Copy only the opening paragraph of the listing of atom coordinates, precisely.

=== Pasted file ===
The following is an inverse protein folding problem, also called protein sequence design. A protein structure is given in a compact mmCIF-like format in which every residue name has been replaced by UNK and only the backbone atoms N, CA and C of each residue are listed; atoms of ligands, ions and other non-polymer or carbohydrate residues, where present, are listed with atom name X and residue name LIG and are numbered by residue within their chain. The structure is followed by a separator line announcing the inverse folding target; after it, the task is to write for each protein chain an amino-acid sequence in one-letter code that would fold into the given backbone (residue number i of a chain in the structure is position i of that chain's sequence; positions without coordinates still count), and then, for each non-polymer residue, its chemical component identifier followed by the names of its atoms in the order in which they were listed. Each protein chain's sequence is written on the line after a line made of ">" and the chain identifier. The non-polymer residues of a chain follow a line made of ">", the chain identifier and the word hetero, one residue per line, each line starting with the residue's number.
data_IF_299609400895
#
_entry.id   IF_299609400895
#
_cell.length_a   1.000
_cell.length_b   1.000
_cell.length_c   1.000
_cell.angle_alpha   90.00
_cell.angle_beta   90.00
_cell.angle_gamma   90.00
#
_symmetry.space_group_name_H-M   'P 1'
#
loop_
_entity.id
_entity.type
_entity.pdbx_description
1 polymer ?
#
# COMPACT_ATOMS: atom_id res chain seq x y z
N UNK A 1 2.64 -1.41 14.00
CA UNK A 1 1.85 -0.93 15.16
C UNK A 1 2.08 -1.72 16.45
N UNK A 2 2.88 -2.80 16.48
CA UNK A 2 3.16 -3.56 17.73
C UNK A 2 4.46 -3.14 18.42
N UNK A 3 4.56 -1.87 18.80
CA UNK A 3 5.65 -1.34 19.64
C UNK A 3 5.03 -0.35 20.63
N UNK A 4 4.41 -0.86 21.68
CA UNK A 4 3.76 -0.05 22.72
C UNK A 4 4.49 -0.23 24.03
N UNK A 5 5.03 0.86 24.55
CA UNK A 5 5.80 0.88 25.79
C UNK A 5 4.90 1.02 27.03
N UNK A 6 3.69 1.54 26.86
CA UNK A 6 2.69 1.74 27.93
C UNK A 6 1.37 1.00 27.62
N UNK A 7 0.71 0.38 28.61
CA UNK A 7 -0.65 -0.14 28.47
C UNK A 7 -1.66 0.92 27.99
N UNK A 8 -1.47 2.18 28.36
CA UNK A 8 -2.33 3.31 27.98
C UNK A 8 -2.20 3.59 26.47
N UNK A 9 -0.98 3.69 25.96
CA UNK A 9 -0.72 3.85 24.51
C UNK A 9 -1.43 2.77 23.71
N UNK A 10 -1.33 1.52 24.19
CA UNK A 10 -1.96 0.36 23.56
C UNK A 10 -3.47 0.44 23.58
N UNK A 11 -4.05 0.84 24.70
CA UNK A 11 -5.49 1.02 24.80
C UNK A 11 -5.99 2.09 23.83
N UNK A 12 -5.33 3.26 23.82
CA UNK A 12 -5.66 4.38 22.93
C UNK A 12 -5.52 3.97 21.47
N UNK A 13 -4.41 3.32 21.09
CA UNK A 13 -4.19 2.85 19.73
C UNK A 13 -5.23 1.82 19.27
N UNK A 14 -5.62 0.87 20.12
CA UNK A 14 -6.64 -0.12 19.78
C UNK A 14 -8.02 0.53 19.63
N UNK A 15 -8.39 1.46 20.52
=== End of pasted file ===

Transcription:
The following is an inverse protein folding problem, also called protein sequence design. A protein structure is given in a compact mmCIF-like format in which every residue name has been replaced by UNK and only the backbone atoms N, CA and C of each residue are listed; atoms of ligands, ions and other non-polymer or carbohydrate residues, where present, are listed with atom name X and residue name LIG and are numbered by residue within their chain. The structure is followed by a separator line announcing the inverse folding target; after it, the task is to write for each protein chain an amino-acid sequence in one-letter code that would fold into the given backbone (residue number i of a chain in the structure is position i of that chain's sequence; positions without coordinates still count), and then, for each non-polymer residue, its chemical component identifier followed by the names of its atoms in the order in which they were listed. Each protein chain's sequence is written on the line after a line made of ">" and the chain identifier. The non-polymer residues of a chain follow a line made of ">", the chain identifier and the word hetero, one residue per line, each line starting with the residue's number.